Leaders and activists representing good government advocates and labor organizations today officially lauched their fight against a campaign finance reform measure on the November ballot, depicting it as unfair and fatally flawed.
The measure, Proposition 32, eliminates payroll-deducted monies from use for political purposes by unions and corporations. It also bans campaign contributions by either interest group, although both could continue spending unlimited sums on independent expenditure efforts.
Union representatives at a downtown Sacramento press conference said the measure would devastate organized labor, however, because unions depend on payroll deductions for their political funding. Corporations play in politics with money donated by company executives and from corporate treasuries.
The measure's backers have said that Prop. 32 is an even-handed reform that would limit influence over California politics by both labor and business.
"If Proposition 32 passes, it will silence our voice," said Emily Lo, a member of Davis Professional Firefighters Association Local 3494.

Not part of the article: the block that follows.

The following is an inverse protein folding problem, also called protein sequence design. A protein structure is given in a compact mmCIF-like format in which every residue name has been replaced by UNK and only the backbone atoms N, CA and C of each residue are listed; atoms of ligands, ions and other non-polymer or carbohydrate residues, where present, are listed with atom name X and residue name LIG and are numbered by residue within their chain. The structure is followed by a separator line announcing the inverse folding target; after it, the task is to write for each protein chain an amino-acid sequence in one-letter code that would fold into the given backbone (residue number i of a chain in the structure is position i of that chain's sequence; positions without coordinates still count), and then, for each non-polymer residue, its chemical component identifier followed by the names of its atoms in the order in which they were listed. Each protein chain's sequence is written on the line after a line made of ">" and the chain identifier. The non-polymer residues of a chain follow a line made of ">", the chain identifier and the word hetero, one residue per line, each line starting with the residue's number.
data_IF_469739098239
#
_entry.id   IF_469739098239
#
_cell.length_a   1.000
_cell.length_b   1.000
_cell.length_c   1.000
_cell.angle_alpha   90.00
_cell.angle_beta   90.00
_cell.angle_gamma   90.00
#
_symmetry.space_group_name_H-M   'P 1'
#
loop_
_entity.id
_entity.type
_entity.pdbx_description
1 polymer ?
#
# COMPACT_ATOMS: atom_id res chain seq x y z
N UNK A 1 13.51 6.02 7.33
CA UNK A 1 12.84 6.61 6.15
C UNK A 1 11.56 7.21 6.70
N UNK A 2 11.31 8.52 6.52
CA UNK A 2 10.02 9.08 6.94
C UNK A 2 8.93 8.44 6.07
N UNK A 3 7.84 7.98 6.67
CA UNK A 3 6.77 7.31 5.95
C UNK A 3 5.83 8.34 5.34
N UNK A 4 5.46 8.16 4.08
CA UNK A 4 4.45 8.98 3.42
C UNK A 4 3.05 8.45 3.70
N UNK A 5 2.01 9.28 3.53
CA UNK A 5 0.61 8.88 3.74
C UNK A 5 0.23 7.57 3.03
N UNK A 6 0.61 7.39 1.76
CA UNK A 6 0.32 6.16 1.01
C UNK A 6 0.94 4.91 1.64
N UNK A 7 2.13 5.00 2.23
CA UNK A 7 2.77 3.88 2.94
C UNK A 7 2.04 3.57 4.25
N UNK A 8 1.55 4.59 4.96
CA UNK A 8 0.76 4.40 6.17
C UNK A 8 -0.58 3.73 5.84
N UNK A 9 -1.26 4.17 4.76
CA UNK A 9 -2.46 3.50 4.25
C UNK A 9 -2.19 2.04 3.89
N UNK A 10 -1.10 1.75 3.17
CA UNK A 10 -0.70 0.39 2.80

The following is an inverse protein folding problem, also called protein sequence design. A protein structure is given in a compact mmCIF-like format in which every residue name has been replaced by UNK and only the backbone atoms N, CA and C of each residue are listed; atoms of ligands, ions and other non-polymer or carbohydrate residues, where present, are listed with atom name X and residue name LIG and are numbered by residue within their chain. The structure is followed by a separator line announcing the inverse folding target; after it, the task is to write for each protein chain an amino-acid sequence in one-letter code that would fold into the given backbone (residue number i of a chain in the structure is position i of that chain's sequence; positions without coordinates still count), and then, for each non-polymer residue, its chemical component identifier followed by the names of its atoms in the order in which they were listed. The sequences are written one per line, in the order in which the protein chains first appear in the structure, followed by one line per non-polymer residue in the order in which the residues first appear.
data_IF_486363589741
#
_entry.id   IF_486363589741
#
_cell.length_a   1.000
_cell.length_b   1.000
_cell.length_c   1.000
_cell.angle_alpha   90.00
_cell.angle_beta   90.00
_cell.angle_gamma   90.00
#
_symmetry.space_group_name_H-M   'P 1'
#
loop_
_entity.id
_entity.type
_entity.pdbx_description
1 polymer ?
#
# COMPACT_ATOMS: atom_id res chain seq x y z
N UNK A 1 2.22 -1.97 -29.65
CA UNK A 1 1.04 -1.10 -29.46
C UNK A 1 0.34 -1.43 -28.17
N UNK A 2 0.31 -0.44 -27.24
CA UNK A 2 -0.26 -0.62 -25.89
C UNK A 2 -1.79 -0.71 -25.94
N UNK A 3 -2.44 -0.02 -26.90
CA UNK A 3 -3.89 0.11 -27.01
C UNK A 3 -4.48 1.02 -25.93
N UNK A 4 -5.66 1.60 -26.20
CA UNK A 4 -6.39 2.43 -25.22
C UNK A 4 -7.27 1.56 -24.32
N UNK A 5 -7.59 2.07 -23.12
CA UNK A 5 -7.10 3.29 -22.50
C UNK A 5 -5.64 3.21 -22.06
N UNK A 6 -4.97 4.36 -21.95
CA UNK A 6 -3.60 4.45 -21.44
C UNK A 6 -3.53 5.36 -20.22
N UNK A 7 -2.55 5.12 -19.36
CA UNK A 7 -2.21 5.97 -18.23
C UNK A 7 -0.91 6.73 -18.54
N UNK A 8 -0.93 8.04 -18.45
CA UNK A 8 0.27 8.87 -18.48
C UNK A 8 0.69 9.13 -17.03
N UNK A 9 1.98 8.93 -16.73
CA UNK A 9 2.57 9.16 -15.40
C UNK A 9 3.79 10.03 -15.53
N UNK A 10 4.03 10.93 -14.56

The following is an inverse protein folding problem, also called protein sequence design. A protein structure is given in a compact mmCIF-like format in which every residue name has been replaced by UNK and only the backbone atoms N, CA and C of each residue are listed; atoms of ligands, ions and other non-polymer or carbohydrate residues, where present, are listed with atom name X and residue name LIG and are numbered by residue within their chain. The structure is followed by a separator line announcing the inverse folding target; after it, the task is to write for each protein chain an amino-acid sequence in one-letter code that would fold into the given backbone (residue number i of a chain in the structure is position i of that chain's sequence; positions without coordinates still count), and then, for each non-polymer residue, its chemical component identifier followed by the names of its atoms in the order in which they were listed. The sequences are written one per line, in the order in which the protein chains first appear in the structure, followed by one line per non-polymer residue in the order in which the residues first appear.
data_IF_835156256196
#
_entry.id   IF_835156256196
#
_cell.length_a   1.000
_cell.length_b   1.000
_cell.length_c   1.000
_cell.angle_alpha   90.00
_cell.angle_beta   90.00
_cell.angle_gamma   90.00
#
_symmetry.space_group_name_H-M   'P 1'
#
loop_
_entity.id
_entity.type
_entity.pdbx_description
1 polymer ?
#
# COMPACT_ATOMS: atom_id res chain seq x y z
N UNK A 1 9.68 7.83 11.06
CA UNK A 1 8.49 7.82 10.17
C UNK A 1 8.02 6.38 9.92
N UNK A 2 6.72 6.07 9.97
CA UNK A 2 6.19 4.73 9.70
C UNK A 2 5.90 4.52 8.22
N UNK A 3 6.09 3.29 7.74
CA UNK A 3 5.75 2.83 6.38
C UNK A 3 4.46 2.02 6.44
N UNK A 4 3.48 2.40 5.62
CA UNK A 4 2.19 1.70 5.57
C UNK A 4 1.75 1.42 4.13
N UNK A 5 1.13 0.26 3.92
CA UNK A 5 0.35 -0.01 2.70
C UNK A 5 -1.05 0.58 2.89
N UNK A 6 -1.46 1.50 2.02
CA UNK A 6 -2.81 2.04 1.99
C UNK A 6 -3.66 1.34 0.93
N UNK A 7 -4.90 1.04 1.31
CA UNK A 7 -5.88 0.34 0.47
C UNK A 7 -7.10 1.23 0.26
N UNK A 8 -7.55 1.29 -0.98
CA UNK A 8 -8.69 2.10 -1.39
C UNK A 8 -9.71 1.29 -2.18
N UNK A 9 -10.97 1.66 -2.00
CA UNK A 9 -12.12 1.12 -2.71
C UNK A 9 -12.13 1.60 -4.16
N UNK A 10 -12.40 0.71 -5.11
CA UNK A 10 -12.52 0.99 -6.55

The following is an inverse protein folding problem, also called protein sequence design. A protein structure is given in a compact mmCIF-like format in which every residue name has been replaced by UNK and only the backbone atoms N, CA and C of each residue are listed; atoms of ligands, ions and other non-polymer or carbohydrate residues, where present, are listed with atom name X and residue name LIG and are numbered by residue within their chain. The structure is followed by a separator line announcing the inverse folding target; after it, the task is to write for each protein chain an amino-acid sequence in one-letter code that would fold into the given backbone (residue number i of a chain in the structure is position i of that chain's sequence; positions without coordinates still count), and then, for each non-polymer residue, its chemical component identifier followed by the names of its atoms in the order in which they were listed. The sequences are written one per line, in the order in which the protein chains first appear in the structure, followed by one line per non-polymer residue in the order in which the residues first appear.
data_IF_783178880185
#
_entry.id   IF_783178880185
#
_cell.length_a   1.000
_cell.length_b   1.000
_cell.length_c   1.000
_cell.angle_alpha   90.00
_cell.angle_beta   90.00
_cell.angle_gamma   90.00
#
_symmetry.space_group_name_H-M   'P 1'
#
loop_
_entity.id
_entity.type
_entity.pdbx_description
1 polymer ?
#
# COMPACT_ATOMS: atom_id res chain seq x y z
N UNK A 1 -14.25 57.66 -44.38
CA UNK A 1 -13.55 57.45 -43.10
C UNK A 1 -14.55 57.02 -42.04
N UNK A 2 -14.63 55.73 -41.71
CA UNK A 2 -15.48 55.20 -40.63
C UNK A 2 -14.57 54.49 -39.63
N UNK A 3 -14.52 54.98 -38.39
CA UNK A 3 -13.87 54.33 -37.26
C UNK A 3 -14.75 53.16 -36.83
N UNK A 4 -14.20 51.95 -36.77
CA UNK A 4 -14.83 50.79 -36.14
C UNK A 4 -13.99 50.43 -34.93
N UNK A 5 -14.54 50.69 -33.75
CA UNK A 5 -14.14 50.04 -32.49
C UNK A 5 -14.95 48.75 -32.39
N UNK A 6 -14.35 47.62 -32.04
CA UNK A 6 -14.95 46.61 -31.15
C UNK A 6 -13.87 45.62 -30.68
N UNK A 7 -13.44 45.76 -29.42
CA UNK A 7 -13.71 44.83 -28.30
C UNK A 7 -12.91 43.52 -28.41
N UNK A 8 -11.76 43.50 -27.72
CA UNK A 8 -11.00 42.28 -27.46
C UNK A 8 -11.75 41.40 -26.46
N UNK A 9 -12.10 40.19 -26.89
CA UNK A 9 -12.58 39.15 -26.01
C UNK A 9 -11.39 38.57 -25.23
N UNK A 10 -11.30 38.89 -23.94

Trudy Shafer of the League of Women Voters and Derek Cressman of Common Cause both blasted the measure as misleading. Cressman said that the initiative wouldn't affect businesses that aren't structured as corporations, such as limited liability companies, and does nothing to keep executives from writing big checks to politicians.
Jake Suski, spokesman for the union-backed Yes on 32 campaign, said that the measure doesn't restrict workers' free speech at all and is written to mirror federal campaign contribution law.
"Proposition 32 does nothing to silence workers," Suski said during a telephone interview this afternoon. "It goes as far as the law allows."
The measure doesn't prevent workers from contributing by any other means than payroll deductions, but even then only with their expressed and annually-renewed permission. If the set-it-and-forget-it revenue stream is dammed, it will be much harder for unions to raise funds because many workers who contribute now won't opt in annually.
Suski said the measure "gives (workers) ownership of their own money,"
As to whether the measure would cover donations of non-corporate entities, Suski noted that the federal government considers some LLCs to be corporations, depending on their tax status. (Click here for the 2011 Federal Election Commission's Campaign Guide. Scroll down to page 28, "Contributions from Limited Liability Companies.")
If voters OK Prop. 32, Suski said, "it really is going to be up to the state" to define what businesses come under the measure's provisions.